Built environment and the metropolitan pandemic: Analysis of the COVID-19 spread in Hong Kong

Tsz Leung Yip, Yaoxuan Huang, Cong Liang

Research output: Journal article publicationJournal articleAcademic researchpeer-review

Abstract

The COVID-19 reported initially in December 2019 led to thousands and millions of people infections, deaths at a rapid scale, and a global scale. Metropolitans suffered serious pandemic problems as the built environments of metropolitans contain a large number of people in a relatively small area and allow frequent contacts to let virus spread through people's contacting with each other. The spread inside a metropolitan is heterogeneous, and we propose that the spatial variation of built environments has a measurable association with the spread of COVID-19. This paper is the pioneering work to investigate the missing link between the built environment and the spread of the COVID-19. In particular, we intend to examine two research questions: (1) What are the association of the built environment with the risk of being infected by the COVID-19? (2) What are the association of the built environment with the duration of suffering from COVID-19? Using the Hong Kong census data, confirmed cases of COVID-19 between January to August 2020 and large size of built environment sample data from the Hong Kong government, our analysis are carried out. The data is divided into two phases before (Phase 1) and during the social distancing measure was relaxed (Phase 2). Through survival analysis, ordinary least squares analysis, and count data analysis, we find that (1) In Phase 1, clinics and restaurants are more likely to influence the prevalence of COVID-19. In Phase 2, public transportation (i.e. MTR), public market, and the clinics influence the prevalence of COVID-19. (2) In Phase 1, the areas of tertiary planning units (i.e., TPU) with more restaurants are found to be positively associated with the period of the prevalence of COVID-19. In Phase 2, restaurants and public markets induce long time occurrence of the COVID-19. (3) In Phase 1, restaurant and public markets are the two built environments that influence the number of COVID-19 confirmed cases. In Phase 2, the number of restaurants is positively related to the number of COVID-19 reported cases. It is suggested that governments should not be too optimistic to relax the necessary measures. In other words, the social distancing measure should remain in force until the signals of the COVID-19 dies out.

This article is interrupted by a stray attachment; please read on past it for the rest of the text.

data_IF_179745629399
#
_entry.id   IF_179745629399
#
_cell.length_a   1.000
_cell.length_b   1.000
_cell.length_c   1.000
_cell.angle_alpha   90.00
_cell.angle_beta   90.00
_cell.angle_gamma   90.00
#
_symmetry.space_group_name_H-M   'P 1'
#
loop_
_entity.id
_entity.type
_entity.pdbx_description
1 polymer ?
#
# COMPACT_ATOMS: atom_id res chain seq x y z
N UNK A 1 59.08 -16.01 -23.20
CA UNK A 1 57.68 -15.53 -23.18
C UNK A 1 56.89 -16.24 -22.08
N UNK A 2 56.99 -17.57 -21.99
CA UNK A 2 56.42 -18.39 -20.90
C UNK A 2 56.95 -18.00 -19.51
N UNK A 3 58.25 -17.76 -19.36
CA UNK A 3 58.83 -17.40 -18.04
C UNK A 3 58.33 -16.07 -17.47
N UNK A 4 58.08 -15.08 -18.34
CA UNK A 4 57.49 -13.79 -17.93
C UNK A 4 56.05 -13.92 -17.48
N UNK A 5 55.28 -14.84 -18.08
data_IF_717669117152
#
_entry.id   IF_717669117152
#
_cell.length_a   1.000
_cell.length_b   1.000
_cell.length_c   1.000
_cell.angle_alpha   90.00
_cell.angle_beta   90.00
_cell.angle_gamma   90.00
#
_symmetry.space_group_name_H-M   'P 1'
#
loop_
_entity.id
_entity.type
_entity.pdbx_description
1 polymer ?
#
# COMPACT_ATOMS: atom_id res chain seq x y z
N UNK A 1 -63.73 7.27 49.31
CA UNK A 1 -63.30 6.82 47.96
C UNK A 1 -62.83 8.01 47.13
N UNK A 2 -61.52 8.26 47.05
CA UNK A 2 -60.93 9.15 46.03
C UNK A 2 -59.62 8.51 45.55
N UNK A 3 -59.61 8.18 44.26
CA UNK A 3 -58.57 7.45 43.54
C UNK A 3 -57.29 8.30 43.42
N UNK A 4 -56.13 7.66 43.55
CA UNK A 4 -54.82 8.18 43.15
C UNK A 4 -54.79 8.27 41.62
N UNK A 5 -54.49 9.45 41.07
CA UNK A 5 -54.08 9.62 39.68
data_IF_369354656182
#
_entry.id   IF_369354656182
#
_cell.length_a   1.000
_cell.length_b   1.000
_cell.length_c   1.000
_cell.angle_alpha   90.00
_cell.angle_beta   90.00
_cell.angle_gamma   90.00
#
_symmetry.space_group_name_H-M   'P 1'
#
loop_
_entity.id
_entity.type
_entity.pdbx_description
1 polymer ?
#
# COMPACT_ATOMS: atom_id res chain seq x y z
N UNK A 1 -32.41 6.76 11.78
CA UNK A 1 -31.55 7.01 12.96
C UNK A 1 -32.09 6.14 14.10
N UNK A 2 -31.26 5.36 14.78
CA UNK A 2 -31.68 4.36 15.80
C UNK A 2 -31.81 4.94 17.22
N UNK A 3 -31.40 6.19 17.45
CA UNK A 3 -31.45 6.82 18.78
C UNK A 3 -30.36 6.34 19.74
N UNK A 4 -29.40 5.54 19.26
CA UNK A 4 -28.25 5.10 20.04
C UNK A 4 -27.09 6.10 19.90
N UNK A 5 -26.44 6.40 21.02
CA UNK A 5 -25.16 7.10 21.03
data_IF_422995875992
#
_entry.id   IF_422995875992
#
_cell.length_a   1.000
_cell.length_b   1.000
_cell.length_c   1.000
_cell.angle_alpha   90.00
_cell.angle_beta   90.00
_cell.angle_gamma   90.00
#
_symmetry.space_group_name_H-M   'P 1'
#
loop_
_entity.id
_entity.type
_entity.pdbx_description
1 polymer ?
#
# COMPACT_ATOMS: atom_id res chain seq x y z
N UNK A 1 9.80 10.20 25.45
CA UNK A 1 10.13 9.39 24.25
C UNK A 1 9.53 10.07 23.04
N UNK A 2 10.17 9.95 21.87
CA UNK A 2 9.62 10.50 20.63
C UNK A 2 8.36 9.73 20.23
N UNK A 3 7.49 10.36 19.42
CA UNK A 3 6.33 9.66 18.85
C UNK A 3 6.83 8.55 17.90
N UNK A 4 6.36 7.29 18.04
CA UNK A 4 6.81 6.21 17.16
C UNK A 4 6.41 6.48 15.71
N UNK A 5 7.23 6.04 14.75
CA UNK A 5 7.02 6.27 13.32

Original languageEnglish
Article number107471
JournalBuilding and Environment
DOIs
Publication statusAccepted/In press - 2020

Keywords

  • Built environment
  • Census data
  • COVID-19
  • Social distancing measures

ASJC Scopus subject areas

  • Environmental Engineering
  • Civil and Structural Engineering
  • Geography, Planning and Development
  • Building and Construction

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